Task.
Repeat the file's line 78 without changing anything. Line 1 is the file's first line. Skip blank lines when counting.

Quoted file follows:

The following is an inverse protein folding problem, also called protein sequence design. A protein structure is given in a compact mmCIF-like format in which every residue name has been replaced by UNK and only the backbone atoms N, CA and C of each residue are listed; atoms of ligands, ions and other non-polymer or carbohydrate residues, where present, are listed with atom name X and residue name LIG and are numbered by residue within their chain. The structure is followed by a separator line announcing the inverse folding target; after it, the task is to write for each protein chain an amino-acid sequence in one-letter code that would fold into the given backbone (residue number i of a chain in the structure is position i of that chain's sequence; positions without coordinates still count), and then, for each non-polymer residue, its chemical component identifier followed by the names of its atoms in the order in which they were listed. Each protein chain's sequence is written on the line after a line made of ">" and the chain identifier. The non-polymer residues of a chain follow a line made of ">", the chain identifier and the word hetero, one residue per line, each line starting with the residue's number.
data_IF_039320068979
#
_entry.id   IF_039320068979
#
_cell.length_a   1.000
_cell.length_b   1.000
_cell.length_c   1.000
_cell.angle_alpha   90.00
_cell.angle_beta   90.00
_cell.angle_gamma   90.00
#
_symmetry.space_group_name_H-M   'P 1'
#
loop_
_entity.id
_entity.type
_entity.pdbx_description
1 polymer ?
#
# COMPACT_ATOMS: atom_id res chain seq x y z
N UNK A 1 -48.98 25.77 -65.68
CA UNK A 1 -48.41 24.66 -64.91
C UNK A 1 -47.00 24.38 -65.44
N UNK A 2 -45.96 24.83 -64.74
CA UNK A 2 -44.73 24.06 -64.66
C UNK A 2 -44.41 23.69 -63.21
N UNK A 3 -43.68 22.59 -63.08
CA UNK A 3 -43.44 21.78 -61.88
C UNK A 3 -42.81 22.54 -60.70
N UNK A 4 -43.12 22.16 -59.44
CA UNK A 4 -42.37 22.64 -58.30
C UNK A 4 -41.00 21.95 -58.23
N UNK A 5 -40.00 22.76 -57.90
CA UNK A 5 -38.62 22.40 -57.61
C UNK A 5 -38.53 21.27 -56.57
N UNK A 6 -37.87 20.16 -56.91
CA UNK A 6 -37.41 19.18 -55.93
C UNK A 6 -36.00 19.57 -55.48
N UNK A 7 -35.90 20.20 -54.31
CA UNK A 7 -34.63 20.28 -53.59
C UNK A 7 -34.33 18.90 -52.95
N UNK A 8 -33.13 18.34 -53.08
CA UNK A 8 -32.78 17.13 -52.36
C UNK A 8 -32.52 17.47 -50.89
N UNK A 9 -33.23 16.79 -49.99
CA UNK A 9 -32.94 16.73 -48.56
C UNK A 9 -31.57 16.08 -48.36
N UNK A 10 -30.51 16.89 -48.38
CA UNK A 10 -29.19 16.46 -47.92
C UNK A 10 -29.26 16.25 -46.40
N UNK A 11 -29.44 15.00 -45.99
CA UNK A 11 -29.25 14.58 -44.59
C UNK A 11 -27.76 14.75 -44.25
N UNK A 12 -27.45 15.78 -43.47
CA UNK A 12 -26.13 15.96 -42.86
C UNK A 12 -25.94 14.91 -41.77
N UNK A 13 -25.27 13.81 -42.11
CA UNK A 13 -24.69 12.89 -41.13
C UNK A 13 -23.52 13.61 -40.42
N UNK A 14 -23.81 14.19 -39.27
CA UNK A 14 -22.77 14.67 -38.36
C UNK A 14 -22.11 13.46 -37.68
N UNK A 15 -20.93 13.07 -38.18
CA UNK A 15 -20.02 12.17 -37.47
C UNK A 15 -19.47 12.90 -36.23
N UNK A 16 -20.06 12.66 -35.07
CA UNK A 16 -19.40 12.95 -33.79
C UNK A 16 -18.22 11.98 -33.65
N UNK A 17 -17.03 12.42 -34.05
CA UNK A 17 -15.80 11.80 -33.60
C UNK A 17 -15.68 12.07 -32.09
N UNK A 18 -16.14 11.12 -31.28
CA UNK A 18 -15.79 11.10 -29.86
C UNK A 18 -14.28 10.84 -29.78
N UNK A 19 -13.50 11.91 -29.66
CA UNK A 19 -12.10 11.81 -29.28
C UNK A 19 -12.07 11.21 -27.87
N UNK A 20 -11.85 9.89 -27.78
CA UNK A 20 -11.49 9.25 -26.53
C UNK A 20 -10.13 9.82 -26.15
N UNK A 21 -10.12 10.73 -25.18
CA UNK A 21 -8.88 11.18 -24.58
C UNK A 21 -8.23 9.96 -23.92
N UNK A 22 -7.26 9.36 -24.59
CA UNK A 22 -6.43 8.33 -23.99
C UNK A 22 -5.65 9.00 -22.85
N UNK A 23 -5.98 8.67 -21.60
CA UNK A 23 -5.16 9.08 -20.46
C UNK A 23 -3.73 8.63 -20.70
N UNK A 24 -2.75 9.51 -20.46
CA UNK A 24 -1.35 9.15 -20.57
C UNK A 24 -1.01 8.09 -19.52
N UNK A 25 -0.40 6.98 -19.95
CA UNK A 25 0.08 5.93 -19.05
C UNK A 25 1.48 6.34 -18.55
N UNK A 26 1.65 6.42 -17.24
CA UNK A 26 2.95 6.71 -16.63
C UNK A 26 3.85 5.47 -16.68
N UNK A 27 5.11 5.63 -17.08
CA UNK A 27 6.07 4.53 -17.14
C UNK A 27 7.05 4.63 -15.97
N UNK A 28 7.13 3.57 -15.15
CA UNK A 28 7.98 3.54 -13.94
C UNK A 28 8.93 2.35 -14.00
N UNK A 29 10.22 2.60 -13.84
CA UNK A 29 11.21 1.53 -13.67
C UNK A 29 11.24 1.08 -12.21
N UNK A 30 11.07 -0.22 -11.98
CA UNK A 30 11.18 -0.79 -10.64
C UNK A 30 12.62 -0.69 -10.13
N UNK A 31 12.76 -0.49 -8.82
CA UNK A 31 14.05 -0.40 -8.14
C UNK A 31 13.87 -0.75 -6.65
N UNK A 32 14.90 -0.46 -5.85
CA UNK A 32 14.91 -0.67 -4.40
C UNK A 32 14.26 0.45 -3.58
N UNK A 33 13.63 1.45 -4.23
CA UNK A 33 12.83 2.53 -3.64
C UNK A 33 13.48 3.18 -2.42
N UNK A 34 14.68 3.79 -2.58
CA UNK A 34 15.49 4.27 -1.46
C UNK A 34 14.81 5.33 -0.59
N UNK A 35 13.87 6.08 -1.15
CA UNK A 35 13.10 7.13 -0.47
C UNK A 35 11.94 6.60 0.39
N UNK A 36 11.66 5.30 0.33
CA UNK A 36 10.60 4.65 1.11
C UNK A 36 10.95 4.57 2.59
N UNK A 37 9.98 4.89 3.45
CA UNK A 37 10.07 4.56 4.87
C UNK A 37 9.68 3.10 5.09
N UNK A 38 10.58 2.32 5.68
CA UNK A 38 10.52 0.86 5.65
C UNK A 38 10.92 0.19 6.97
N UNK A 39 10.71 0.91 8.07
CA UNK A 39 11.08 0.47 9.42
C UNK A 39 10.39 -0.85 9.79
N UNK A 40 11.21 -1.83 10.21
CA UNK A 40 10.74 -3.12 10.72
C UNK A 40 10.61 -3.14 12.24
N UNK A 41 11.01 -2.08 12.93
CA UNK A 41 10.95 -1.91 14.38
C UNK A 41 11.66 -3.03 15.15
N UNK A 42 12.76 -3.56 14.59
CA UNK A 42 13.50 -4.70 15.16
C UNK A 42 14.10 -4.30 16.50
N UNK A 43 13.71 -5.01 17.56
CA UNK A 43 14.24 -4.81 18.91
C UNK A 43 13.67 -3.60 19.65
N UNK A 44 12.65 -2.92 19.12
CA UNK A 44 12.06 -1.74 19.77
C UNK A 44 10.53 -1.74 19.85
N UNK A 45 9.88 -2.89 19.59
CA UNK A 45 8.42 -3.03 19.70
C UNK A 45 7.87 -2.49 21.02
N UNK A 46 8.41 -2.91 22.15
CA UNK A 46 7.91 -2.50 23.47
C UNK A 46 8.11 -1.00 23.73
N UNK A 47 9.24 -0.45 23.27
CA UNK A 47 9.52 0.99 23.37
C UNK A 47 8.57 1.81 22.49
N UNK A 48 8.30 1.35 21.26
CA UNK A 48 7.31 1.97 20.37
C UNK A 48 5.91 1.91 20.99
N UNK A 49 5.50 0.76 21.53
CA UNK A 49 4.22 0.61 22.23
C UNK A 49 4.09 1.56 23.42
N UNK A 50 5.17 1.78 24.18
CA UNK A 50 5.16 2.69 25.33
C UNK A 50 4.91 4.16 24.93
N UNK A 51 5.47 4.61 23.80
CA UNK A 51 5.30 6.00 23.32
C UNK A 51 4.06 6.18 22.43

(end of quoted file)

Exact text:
C UNK A 19 -12.07 11.21 -27.87